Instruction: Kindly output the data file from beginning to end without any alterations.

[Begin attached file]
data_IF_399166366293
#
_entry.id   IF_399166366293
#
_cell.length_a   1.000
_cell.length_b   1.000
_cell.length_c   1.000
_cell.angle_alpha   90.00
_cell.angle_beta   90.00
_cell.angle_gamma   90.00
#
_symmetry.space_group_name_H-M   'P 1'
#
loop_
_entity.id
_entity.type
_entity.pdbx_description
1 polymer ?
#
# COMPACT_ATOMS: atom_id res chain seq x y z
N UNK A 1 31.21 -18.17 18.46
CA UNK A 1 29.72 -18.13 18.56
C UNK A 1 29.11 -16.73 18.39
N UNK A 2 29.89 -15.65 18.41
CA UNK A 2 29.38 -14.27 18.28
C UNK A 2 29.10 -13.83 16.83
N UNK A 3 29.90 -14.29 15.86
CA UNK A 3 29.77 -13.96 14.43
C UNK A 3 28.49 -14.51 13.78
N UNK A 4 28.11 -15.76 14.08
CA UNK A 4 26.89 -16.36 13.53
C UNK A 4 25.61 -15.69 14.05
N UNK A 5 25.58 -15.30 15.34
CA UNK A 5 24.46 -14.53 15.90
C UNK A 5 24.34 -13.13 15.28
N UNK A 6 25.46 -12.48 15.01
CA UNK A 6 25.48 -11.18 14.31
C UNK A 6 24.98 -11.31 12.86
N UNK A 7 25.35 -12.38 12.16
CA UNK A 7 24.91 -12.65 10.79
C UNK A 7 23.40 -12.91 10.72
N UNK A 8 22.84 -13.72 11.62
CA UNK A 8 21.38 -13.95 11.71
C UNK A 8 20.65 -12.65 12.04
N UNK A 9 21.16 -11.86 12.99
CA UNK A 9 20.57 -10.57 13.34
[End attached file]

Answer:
data_IF_399166366293
#
_entry.id   IF_399166366293
#
_cell.length_a   1.000
_cell.length_b   1.000
_cell.length_c   1.000
_cell.angle_alpha   90.00
_cell.angle_beta   90.00
_cell.angle_gamma   90.00
#
_symmetry.space_group_name_H-M   'P 1'
#
loop_
_entity.id
_entity.type
_entity.pdbx_description
1 polymer ?
#
# COMPACT_ATOMS: atom_id res chain seq x y z
N UNK A 1 31.21 -18.17 18.46
CA UNK A 1 29.72 -18.13 18.56
C UNK A 1 29.11 -16.73 18.39
N UNK A 2 29.89 -15.65 18.41
CA UNK A 2 29.38 -14.27 18.28
C UNK A 2 29.10 -13.83 16.83
N UNK A 3 29.90 -14.29 15.86
CA UNK A 3 29.77 -13.96 14.43
C UNK A 3 28.49 -14.51 13.78
N UNK A 4 28.11 -15.76 14.08
CA UNK A 4 26.89 -16.36 13.53
C UNK A 4 25.61 -15.69 14.05
N UNK A 5 25.58 -15.30 15.34
CA UNK A 5 24.46 -14.53 15.90
C UNK A 5 24.34 -13.13 15.28
N UNK A 6 25.46 -12.48 15.01
CA UNK A 6 25.48 -11.18 14.31
C UNK A 6 24.98 -11.31 12.86
N UNK A 7 25.35 -12.38 12.16
CA UNK A 7 24.91 -12.65 10.79
C UNK A 7 23.40 -12.91 10.72
N UNK A 8 22.84 -13.72 11.62
CA UNK A 8 21.38 -13.95 11.71
C UNK A 8 20.65 -12.65 12.04
N UNK A 9 21.16 -11.86 12.99
CA UNK A 9 20.57 -10.57 13.34